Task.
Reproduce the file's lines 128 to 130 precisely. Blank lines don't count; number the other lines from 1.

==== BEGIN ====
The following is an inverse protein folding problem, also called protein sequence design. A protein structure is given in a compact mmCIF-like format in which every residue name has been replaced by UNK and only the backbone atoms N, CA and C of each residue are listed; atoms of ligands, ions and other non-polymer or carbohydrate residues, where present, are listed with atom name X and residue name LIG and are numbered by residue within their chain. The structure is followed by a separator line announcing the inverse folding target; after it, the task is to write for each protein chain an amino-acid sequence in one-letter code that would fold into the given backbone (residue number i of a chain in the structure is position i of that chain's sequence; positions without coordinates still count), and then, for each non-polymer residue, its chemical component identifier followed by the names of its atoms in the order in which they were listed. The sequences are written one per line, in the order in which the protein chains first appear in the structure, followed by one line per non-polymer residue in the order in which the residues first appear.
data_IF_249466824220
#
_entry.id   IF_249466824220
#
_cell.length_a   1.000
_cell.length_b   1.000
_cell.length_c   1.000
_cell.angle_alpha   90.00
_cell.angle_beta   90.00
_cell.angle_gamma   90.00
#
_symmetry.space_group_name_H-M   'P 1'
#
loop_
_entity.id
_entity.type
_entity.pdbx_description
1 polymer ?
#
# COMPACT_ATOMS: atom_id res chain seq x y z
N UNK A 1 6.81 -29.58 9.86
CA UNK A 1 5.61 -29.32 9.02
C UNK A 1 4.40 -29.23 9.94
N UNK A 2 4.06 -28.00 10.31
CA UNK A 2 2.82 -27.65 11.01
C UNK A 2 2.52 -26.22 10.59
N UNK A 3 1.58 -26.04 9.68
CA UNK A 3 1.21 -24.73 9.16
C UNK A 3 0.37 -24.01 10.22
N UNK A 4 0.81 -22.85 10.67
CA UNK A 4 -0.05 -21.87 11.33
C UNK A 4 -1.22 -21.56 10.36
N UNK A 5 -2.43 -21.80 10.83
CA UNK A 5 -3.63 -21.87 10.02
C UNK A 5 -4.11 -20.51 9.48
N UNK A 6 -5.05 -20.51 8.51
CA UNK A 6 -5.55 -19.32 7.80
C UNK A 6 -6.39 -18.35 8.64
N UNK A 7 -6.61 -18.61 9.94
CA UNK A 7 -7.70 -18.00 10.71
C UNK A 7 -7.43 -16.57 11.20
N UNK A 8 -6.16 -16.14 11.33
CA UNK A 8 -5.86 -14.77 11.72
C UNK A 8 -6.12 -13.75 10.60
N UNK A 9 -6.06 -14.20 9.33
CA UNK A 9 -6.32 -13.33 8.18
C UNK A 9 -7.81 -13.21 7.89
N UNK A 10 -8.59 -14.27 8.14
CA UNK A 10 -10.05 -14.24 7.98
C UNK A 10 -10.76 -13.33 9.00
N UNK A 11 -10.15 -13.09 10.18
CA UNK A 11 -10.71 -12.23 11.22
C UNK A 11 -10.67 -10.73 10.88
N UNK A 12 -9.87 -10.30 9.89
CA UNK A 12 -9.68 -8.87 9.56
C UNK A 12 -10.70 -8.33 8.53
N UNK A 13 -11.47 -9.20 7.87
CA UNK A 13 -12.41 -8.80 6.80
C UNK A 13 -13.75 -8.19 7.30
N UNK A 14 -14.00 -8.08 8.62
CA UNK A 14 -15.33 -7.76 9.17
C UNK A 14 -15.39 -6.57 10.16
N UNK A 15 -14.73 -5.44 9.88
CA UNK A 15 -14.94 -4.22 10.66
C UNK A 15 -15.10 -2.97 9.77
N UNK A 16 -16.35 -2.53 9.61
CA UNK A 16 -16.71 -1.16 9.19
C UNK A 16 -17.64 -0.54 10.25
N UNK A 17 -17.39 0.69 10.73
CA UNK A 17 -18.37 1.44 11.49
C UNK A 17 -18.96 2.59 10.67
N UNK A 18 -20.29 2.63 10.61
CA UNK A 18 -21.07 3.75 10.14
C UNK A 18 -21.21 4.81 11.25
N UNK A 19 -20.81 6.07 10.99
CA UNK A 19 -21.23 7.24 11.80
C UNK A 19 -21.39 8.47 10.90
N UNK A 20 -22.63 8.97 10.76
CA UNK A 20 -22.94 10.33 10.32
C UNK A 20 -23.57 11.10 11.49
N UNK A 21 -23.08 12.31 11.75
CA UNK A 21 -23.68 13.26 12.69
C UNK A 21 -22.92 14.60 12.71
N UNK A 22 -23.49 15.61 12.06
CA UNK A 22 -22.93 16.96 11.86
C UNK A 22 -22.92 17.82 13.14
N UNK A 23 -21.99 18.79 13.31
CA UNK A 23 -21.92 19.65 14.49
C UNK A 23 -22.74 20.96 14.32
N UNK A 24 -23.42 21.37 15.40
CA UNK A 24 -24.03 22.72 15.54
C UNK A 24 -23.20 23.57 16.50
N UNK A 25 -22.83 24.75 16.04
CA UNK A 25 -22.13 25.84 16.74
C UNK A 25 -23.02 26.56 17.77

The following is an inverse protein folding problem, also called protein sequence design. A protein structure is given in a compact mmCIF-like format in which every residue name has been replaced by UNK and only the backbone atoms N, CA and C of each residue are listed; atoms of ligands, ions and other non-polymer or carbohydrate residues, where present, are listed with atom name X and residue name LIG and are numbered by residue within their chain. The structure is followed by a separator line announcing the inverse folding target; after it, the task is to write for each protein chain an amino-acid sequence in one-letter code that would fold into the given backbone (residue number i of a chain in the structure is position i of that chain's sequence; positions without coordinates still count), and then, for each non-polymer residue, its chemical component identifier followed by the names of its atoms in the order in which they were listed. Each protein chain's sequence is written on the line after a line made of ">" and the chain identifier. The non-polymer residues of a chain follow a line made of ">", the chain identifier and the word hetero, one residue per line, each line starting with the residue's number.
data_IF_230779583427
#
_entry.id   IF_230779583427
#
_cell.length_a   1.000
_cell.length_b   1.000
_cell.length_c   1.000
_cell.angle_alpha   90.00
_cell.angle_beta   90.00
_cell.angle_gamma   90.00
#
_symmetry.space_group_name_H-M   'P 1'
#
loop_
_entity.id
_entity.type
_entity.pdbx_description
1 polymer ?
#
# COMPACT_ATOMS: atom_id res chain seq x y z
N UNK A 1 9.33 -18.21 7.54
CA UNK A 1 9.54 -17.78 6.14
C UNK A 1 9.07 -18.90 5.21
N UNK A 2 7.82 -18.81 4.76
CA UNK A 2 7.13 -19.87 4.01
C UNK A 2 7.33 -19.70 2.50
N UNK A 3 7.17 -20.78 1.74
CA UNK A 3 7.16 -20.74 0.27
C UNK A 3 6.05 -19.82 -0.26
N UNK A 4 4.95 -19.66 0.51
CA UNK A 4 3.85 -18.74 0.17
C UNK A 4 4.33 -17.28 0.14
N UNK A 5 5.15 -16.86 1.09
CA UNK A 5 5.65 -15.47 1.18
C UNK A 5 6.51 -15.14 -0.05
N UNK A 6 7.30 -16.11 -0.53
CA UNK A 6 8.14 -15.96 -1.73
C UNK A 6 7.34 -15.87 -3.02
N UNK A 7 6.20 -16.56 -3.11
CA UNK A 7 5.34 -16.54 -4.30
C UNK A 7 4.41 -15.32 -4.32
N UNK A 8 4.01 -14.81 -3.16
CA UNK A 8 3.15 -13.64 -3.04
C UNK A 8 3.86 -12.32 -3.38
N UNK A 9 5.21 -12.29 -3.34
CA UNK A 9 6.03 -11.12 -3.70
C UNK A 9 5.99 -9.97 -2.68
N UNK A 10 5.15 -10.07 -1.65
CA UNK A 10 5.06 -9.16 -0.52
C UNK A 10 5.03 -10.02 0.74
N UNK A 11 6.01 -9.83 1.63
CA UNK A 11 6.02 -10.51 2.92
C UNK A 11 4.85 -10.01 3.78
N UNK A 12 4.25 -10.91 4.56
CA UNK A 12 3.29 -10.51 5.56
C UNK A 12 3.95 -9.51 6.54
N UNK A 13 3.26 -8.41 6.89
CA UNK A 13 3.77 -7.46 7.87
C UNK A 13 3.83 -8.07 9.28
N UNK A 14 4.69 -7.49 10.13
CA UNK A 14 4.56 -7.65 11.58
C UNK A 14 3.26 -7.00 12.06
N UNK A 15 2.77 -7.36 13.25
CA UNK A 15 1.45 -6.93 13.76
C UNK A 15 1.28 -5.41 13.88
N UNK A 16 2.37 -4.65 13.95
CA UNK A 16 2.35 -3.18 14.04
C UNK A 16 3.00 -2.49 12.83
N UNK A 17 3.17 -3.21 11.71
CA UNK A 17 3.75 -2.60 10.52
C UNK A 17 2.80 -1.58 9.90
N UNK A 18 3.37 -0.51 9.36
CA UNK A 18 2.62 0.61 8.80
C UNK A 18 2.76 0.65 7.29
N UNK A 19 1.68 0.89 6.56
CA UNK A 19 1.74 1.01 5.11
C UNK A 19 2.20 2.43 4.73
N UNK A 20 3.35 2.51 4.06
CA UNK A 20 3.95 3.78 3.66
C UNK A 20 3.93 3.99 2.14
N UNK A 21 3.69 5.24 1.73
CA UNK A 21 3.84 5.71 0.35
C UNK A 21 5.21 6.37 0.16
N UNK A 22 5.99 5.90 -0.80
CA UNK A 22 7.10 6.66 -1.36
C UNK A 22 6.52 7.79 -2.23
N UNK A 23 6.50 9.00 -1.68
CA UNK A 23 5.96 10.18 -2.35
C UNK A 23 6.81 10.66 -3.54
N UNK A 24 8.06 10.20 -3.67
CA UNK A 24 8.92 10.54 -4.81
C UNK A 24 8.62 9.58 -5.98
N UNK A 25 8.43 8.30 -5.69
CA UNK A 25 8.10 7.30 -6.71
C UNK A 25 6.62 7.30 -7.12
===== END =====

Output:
CA UNK A 4 3.85 -18.74 0.17
C UNK A 4 4.33 -17.28 0.14
N UNK A 5 5.15 -16.86 1.09